For the first two nights of the Republican convention, not a word was said about the police-related shooting of Jacob Blake, which triggered riots in the Wisconsin town of Kenosha. But plenty of words were spoken denouncing urban violence, and the St. Louis couple charged with waving guns at Black Lives Matter protesters were featured.
The third night’s marquee speaker, Mike Pence, had planned to say nothing about Blake or Kenosha, but portrayed Joe Biden as weak on law enforcement–a view echoed by the head of the National Association of Police Organizations. But in a last-minute move, Pence wound up calling for “law and order”: “The violence must stop–whether in Minneapolis, Portland or Kenosha.”
In an unmistakable contrast, plenty of words were spoken at last week’s Democratic convention about police misconduct, George Floyd and racial injustice. Not a word was said about the riots that have plagued Minneapolis, Portland, Seattle and other cities.
Pence pointed that out as well, saying Biden had failed to mention “the violence and chaos engulfing cities across this country.” But not a syllable about the shooting of Blake.
The volatile issue could potentially be more damaging to the Democrats. While President Trump expressed sympathy after Floyd’s killing, everyone knows where he stands on big-city violence and his constant criticism of Democratic mayors.
But while everyone knows where Biden, who picked a black running mate, stands on police brutality, even liberal-leaning families are concerned about their safety in communities where cars are being burned, stores are being looted and people are being shot.
CNN host Don Lemon, with whom I often disagree, spoke the truth on Tuesday when he said “the rioting has to stop.” And he urged Democrats to denounce the violence: “I think maybe Joe Biden may be afraid to do it. I’m not sure.”
On Wednesday afternoon, Biden belatedly released a video. This was after the news that a third night of rioting had led to three shootings, two of them fatal. This was after Trump announced he was sending federal law-enforcement officers to Kenosha. This was as NBA players, starting with the Milwaukee Bucks, refused to play in Wednesday’s games, along with several baseball teams.
“What I saw on that video makes me sick,” Biden said. “Once again a black man, Jacob Blake, has been shot by the police in broad daylight.”
A moment later, he added: “But burning down communities is not protest, it’s needless violence. Violence that endangers lives.”
This is an issue that, after months of nationwide protests and riots, is not going away.
In his acceptance speech, delivered from Maryland’s Fort McHenry, Pence minced no words: “You won’t be safe in Joe Biden’s America.”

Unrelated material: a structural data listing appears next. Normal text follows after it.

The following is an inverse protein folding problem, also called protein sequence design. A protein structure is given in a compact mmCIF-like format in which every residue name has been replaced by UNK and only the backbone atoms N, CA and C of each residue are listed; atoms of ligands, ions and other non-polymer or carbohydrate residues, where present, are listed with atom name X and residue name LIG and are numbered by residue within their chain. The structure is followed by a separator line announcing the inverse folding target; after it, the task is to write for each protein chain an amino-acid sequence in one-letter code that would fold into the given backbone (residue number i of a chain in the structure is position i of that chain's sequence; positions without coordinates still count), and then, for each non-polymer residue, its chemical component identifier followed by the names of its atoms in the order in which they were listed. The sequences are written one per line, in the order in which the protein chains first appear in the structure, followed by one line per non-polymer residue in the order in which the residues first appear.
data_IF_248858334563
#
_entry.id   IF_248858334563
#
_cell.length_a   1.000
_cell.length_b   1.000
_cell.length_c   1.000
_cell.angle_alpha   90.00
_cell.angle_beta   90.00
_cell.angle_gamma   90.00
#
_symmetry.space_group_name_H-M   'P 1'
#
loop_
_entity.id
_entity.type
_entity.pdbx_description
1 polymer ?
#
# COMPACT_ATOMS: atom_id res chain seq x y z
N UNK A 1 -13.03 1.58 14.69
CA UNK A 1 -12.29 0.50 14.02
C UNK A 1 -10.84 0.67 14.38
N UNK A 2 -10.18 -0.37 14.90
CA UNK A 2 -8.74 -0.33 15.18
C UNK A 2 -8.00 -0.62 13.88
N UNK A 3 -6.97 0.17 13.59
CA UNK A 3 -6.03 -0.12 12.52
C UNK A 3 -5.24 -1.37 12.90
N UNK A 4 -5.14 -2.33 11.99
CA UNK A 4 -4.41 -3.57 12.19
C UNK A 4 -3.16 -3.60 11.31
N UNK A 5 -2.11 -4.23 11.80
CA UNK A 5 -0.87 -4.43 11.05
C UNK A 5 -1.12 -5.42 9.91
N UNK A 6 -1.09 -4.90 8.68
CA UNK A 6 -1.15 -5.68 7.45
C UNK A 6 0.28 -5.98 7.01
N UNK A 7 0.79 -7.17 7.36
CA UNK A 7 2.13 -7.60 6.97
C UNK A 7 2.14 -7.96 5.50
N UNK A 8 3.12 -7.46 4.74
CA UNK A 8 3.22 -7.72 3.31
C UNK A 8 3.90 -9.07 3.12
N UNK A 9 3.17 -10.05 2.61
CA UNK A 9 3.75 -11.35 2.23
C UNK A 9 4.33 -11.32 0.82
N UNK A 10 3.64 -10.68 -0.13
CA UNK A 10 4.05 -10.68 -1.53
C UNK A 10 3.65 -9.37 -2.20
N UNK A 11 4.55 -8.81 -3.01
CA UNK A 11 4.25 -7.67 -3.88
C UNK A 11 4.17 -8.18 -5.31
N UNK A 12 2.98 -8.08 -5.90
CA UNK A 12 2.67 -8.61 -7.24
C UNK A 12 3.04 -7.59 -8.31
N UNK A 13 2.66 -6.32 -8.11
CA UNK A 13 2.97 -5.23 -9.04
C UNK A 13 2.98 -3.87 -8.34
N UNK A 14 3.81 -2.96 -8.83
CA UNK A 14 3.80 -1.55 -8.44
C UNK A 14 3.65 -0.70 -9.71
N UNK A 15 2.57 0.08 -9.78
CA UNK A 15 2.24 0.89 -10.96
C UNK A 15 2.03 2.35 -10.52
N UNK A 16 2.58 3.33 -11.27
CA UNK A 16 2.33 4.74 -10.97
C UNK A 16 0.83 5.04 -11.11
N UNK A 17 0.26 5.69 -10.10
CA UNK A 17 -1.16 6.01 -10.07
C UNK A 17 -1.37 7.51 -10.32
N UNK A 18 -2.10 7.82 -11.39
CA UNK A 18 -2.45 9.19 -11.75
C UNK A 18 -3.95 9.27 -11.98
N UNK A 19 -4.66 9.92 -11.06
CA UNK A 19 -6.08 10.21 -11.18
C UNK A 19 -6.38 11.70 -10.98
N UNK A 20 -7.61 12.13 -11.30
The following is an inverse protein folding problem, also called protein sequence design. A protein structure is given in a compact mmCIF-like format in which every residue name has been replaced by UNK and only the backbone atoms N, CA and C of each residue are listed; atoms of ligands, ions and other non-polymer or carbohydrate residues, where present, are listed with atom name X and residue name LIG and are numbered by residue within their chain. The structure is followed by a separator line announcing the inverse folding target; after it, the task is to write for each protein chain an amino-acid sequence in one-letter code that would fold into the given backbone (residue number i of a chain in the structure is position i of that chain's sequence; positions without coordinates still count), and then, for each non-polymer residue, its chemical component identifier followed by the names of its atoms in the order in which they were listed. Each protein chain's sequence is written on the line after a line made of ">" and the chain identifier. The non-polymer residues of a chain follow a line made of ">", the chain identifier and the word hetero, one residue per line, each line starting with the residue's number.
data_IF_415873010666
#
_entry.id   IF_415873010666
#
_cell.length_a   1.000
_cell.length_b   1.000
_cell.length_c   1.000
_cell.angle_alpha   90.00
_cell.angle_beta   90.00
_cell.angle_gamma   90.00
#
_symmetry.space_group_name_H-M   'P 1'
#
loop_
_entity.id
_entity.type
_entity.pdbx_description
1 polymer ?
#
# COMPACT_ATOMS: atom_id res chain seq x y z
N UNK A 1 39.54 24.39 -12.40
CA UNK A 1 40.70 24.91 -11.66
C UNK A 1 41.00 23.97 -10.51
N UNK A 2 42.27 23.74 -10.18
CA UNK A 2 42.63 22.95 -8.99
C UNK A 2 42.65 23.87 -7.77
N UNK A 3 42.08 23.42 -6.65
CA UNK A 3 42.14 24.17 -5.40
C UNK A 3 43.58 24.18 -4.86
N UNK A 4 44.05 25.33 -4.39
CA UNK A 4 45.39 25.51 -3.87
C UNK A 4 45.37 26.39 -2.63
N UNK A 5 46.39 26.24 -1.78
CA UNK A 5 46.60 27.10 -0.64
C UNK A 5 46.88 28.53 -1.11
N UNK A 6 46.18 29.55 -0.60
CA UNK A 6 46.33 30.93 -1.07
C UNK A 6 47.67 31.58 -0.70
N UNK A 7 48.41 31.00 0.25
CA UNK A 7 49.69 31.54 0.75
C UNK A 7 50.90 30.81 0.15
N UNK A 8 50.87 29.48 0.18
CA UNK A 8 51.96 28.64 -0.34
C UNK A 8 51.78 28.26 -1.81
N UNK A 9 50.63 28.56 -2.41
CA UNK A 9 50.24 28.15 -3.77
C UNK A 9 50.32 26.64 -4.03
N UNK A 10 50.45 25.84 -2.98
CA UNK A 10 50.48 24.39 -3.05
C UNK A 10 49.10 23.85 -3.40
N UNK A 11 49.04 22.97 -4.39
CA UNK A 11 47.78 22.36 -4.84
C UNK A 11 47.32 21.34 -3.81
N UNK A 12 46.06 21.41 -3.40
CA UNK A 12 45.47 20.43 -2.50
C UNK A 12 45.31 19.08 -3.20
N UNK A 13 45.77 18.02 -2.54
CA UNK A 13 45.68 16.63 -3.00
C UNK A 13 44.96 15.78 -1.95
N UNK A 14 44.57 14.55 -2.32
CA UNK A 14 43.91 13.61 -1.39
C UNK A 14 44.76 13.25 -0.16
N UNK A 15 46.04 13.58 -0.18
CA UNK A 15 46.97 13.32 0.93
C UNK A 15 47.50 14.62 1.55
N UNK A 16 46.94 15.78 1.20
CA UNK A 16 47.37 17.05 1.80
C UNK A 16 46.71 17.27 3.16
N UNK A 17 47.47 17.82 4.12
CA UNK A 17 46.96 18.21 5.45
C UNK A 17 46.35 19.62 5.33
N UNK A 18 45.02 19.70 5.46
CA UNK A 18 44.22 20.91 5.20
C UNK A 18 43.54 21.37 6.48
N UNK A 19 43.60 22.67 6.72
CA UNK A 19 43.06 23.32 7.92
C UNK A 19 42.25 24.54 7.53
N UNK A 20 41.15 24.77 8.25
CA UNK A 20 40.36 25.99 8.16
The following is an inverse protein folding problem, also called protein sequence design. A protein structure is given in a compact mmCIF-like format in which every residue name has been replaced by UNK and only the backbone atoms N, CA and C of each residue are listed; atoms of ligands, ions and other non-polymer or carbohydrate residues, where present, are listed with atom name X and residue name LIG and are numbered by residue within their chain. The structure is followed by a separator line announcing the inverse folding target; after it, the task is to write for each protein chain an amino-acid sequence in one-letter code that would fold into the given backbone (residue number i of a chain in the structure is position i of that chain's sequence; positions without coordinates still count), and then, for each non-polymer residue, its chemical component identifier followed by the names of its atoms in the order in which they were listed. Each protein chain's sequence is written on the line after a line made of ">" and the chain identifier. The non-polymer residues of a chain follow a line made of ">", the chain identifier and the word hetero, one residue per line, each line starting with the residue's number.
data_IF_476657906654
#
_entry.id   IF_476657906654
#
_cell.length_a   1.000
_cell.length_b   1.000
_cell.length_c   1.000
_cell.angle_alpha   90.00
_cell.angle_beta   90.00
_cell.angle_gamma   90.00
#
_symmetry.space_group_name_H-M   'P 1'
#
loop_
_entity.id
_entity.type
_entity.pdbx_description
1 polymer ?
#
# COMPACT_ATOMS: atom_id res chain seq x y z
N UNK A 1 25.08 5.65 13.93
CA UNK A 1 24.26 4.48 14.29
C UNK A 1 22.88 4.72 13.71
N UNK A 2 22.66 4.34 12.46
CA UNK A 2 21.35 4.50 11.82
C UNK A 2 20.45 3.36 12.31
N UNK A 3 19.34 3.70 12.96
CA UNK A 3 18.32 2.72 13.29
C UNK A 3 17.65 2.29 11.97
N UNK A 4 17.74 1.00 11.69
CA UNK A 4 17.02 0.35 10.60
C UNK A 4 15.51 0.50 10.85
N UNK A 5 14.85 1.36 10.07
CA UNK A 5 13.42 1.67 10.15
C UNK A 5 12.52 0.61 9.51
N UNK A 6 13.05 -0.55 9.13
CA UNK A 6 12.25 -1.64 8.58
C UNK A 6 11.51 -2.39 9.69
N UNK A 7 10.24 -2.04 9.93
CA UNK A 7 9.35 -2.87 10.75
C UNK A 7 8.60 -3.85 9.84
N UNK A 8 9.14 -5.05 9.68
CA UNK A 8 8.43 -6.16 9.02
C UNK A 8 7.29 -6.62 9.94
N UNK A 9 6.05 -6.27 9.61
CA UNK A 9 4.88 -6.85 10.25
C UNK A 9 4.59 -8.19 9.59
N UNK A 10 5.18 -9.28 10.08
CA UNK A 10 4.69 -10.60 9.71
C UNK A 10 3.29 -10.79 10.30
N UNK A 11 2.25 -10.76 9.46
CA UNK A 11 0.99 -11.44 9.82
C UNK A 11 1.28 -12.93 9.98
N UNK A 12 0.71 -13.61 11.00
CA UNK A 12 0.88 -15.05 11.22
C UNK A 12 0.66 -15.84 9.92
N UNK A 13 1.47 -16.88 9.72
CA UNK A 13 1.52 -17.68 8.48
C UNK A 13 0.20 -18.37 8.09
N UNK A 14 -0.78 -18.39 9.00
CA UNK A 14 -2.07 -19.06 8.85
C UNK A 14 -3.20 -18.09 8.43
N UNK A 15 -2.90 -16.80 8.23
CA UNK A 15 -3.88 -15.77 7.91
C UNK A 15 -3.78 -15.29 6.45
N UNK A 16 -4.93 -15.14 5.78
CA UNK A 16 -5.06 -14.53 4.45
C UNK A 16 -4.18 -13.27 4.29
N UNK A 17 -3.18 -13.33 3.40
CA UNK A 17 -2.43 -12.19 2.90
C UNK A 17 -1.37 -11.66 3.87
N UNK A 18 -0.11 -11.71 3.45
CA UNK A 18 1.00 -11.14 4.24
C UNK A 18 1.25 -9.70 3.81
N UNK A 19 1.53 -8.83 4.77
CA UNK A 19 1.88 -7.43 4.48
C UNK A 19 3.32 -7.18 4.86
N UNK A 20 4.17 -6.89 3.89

The vice president made his case: “Under President Trump, we will stand with those who stand on the Thin Blue Line, and we’re not going to defund the police–not now, not ever.” Biden has repeatedly opposed defunding the police, despite Pence’s suggestion to the contrary.
Pence also told viewers that “Joe Biden says America is systemically racist. And that law enforcement in America has a quote, ‘implicit bias’ against minorities.”
Then came the line that is, at bottom, the theme of his convention: “Joe Biden would be nothing more than a trojan horse for the radical left.”
Speaking of the left, many of its members are starting to pounce on the fact that the shooting suspect in the latest Kenosha violence, 17-year-old Kyle Rittenhouse, sat in the front row at a Trump rally in Iowa. He has described himself as someone who was protecting a business. But if he is guilty as charged, his political views are no more relevant than those of James Hodgkinson, the Bernie Sanders supporter and Rachel Maddow fan who opened fire at a GOP congressional baseball practice.
Earlier, Ric Grenell, ex-ambassador to Germany and former acting intelligence director, said Trump started no new wars and brought some troops home. An openly gay appointee, Grenell earlier made a video casting Trump as a champion of the gay community.
Wednesday’s proceedings continued the softer theme of the previous night in a concerted attempt to appeal to female voters, with the likes of Karen Pence, the vice president’s wife.
Press Secretary Kayleigh McEnany shared a moving story about her decision to get a double mastectomy as a preventative measure against breast cancer, which runs in her family. She recalled how the president and Ivanka Trump called after her surgery.
Kellyanne Conway, who is resigning as White House counselor after family turmoil, said Trump “helped me shatter a barrier in the world of politics” by tapping her as campaign manager. She called him a “champion” of women she described as everyday heroes, and spoke of his empathy for opioid addicts.
Daughter-in-law Lara Trump hailed the president for appointing “the most women to senior-level positions of any administration in history” (though not to any of the top Cabinet jobs). She too spoke of “violent mobs” and “defund the police” in connection with Biden.
In the end, Pence’s omission of the Blake shooting, and Biden’s belated video, could reflect the sleeper issue of the campaign.